Category: Medical Expert

Deirdre Baggot’s Life Career

Deirdre Baggot is globally known in the sector of Bundled Payment for her expertise. She serves as the vice president at The Camden Group. Her knowledge and expertise in bundled payment enabled her to earn her position at the Center for Medicare and Medicaid Services as a reviewer for Bundled Payment for Care Improvement Initiative.

Looking into her education, Deirdre attended the University of Southern Illinois, where she studied her undergraduate in the field of nursing. Later on, she studied for her master’s degree in nursing at the University of Colorado. She also attended the Wharton School of the University of Pennsylvania, where she studied for her certificate in health care executive leadership. Finally, she graduated from Loyola University Graduate School of Business with her master’s in business administration. Visit to learn more about Baggot.

Before Deirdre Baggot joined Camden Group, she worked at Exempla Saint Joseph as their administrator. Here she put her effort to assist the facility to earn their position as an Acute Care Episode cardiovascular services pilot program. The hospital hoped to be among the four that would be chosen nationwide. Deirdre Baggot has managed to share her knowledge and expertise with various organizations.

Her career life saw her serve some facilities, which include the Northwestern Memorial Hospital for a decade in academic health care. She has also had various leadership positions and roles to play at the University of Michigan Health System. It was then that she moved to Exempla Saint Joseph Hospital.

Currently, she is carrying out her research in health care payment reform and executive decision making. Deirdre Baggot has successfully published papers on bundled payment, physician integration, health care reforms and service line strategy and development. However, she is currently with the Board of Colorado Organization of Nurse Leaders. She is also completing her Ph.D. at Colorado University in Denver.

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The Effects of Charity – Jorge Moll Discovers Why Giving is Good for the Giver

As it turns out, doing philanthropic acts, charity, donating money and even donating a portion of your time, not only is good for the individual in the receiving end but might also pose a significant benefit for the giver as well.


Jorge Moll, a specialist in neuroscience and a scientist of an influential name and backstory, found out, with a couple of scientists, in 2006, that charitable acts trigger important components in the brain of the givers.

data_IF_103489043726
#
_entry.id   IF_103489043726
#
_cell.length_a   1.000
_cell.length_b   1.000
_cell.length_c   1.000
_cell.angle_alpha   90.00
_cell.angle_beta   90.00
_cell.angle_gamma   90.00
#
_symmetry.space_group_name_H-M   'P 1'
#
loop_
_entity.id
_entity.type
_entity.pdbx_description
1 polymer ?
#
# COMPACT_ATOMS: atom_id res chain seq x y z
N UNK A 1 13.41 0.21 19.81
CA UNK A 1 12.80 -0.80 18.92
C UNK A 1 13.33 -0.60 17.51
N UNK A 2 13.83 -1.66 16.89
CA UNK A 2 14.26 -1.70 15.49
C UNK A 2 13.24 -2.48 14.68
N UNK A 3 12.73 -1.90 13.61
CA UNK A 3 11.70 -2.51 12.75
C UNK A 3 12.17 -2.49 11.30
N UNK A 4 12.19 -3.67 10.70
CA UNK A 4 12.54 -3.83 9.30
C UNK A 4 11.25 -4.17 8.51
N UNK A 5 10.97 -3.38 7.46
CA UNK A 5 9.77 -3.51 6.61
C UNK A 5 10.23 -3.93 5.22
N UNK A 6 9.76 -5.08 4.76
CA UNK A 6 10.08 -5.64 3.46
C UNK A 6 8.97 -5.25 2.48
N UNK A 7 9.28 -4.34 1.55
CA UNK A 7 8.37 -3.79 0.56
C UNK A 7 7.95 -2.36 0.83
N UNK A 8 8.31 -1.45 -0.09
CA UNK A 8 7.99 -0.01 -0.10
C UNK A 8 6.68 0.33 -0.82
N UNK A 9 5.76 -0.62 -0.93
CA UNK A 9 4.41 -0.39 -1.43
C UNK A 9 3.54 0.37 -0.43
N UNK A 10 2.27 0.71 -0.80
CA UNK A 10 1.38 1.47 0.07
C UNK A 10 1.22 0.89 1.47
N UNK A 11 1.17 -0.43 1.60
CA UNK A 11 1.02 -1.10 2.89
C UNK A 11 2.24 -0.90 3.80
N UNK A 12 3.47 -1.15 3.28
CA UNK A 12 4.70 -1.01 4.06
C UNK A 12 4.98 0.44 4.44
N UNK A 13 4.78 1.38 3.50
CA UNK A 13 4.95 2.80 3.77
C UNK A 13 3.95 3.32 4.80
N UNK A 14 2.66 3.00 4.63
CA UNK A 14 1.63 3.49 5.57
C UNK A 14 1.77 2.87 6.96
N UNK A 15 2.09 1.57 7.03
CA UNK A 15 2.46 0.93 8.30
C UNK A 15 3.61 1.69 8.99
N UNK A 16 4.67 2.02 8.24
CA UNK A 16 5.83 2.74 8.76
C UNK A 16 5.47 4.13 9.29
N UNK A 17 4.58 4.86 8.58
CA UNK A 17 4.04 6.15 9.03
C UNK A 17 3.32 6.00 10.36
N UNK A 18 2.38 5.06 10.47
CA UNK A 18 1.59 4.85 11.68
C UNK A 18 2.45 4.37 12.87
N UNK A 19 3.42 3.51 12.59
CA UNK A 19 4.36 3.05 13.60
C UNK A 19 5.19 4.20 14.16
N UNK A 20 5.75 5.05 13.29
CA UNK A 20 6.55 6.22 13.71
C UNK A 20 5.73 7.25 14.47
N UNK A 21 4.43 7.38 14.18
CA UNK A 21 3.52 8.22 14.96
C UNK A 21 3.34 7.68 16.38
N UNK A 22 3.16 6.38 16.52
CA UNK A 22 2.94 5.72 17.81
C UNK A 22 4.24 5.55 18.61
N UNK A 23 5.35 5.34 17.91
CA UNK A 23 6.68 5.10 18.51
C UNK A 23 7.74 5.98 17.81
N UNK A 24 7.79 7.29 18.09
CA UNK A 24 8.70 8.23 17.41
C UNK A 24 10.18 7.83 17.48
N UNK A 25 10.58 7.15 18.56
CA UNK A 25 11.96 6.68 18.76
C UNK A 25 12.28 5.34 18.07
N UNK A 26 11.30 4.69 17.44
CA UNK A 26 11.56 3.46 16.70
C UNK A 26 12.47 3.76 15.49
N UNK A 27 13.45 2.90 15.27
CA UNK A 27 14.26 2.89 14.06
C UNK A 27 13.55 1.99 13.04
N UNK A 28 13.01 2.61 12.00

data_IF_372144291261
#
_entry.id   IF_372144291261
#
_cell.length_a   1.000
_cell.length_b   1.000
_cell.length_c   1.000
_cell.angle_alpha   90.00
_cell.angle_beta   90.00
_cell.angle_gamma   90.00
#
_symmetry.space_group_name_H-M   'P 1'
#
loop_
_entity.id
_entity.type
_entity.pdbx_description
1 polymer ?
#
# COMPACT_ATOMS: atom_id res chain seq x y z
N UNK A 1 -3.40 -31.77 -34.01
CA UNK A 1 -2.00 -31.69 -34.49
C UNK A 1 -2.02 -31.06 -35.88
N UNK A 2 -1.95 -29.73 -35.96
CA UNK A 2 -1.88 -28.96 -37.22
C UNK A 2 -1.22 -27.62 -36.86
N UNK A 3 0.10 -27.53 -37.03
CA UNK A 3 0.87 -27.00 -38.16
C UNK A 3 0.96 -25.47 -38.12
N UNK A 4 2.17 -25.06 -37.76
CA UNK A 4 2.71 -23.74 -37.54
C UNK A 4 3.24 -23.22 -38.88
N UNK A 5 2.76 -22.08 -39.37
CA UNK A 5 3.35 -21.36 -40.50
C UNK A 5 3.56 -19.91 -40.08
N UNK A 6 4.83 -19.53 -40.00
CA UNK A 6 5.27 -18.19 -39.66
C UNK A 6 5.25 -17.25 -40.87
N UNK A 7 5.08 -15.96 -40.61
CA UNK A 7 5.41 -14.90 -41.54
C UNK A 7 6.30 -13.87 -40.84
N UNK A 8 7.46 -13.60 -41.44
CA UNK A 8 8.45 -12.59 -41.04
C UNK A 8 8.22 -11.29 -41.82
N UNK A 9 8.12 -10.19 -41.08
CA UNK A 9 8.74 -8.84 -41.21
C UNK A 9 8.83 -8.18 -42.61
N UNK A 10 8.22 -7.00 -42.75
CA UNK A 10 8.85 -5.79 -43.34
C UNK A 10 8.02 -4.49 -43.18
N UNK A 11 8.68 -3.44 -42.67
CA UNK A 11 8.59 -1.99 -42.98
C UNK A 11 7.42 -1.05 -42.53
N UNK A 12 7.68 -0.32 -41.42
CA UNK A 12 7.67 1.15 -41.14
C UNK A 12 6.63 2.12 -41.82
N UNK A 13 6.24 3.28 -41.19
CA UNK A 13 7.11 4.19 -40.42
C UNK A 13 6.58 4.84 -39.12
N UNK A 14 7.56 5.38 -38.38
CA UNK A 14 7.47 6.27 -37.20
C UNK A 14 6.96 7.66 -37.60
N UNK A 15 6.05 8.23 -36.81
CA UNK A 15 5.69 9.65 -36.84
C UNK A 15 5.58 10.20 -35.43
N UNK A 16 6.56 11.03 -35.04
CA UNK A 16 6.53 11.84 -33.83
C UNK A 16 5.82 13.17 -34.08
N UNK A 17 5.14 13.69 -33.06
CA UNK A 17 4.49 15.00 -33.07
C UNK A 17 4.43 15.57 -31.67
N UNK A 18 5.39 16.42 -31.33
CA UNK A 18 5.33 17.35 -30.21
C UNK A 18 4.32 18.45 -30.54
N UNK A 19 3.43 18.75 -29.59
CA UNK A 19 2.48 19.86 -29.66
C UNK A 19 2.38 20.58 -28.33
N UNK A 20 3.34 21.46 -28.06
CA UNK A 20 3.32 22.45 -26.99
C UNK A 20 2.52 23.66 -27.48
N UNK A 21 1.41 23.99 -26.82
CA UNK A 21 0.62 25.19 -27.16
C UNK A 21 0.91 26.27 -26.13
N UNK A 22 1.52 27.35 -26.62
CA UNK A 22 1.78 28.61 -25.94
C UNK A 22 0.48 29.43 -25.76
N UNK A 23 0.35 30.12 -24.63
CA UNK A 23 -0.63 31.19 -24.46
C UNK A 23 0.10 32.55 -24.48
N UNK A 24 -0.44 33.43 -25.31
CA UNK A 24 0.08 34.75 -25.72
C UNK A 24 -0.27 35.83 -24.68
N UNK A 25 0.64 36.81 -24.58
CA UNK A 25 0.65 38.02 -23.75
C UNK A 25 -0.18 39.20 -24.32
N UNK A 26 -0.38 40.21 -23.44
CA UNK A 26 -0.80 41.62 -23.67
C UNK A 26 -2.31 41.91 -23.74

When we talk about happiness, we usually don’t talk about the chemical side of the equation, but this is exactly what Jorge Moll and the other researchers were focusing on.


The patients of the research, who were asked to perform activities and, in the middle of those, some of them would end up doing something that resembled charity or donation, ended up showing fantastic results. What Jorge Moll found out was that different components lighted up when they performed those activities.


Dopamine is the component that is released when you are expected to receive a reward, and when you do receive it. It is both in the presence of the expectation and the receiving end. However, the vital component that we want to discuss is Oxytocin, the neurochemical that has allowed human beings to become social creatures and benefit from interactions with one another. This ingredient, which is triggered when we perform acts of charity or compassion, makes the patients feel empathy for the other, benefiting their mood and well-being.

Jorge Moll also found out that those who practiced these acts of charity very often ended up being the ones that are the ablest to break bad habits and addiction. As it turns out, releasing these chemical molecules is very beneficial for those who are trying to break addictions and change their habits. That concludes that the ones who can change their perspectives are those who are good to the others and are close to friends and family.


Jorge Moll, a very experienced neuroscientist, was amazed by the discoveries, but he was not surprised. With decades of working with patients, he always found out that those who had a kind heart were the ones that were able to achieve the healthiest spikes of happiness in life (GloboPlay.Globo).